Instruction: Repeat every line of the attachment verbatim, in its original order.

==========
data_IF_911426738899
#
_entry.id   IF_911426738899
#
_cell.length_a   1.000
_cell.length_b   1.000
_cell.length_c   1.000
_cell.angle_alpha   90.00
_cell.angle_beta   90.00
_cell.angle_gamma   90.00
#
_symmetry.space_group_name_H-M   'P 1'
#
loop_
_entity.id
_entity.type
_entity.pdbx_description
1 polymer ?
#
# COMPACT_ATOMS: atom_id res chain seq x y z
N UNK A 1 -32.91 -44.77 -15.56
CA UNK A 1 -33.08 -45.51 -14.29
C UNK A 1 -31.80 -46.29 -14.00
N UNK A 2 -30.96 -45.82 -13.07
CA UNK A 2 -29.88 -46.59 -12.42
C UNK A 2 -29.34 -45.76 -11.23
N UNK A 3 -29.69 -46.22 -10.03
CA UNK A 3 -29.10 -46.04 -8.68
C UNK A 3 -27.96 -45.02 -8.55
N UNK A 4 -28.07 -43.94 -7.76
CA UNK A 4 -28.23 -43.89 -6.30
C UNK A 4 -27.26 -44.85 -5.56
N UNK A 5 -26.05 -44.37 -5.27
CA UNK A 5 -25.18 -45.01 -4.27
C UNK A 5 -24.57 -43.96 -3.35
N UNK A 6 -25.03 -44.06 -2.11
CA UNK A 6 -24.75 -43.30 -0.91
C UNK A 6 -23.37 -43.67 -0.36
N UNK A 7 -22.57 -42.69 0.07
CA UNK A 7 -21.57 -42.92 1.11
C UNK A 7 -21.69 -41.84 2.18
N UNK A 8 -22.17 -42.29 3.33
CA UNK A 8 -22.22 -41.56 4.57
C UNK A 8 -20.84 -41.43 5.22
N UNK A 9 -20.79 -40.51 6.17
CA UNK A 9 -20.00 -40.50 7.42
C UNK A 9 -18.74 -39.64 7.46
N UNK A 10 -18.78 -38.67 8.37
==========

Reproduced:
data_IF_911426738899
#
_entry.id   IF_911426738899
#
_cell.length_a   1.000
_cell.length_b   1.000
_cell.length_c   1.000
_cell.angle_alpha   90.00
_cell.angle_beta   90.00
_cell.angle_gamma   90.00
#
_symmetry.space_group_name_H-M   'P 1'
#
loop_
_entity.id
_entity.type
_entity.pdbx_description
1 polymer ?
#
# COMPACT_ATOMS: atom_id res chain seq x y z
N UNK A 1 -32.91 -44.77 -15.56
CA UNK A 1 -33.08 -45.51 -14.29
C UNK A 1 -31.80 -46.29 -14.00
N UNK A 2 -30.96 -45.82 -13.07
CA UNK A 2 -29.88 -46.59 -12.42
C UNK A 2 -29.34 -45.76 -11.23
N UNK A 3 -29.69 -46.22 -10.03
CA UNK A 3 -29.10 -46.04 -8.68
C UNK A 3 -27.96 -45.02 -8.55
N UNK A 4 -28.07 -43.94 -7.76
CA UNK A 4 -28.23 -43.89 -6.30
C UNK A 4 -27.26 -44.85 -5.56
N UNK A 5 -26.05 -44.37 -5.27
CA UNK A 5 -25.18 -45.01 -4.27
C UNK A 5 -24.57 -43.96 -3.35
N UNK A 6 -25.03 -44.06 -2.11
CA UNK A 6 -24.75 -43.30 -0.91
C UNK A 6 -23.37 -43.67 -0.36
N UNK A 7 -22.57 -42.69 0.07
CA UNK A 7 -21.57 -42.92 1.11
C UNK A 7 -21.69 -41.84 2.18
N UNK A 8 -22.17 -42.29 3.33
CA UNK A 8 -22.22 -41.56 4.57
C UNK A 8 -20.84 -41.43 5.22
N UNK A 9 -20.79 -40.51 6.17
CA UNK A 9 -20.00 -40.50 7.42
C UNK A 9 -18.74 -39.64 7.46
N UNK A 10 -18.78 -38.67 8.37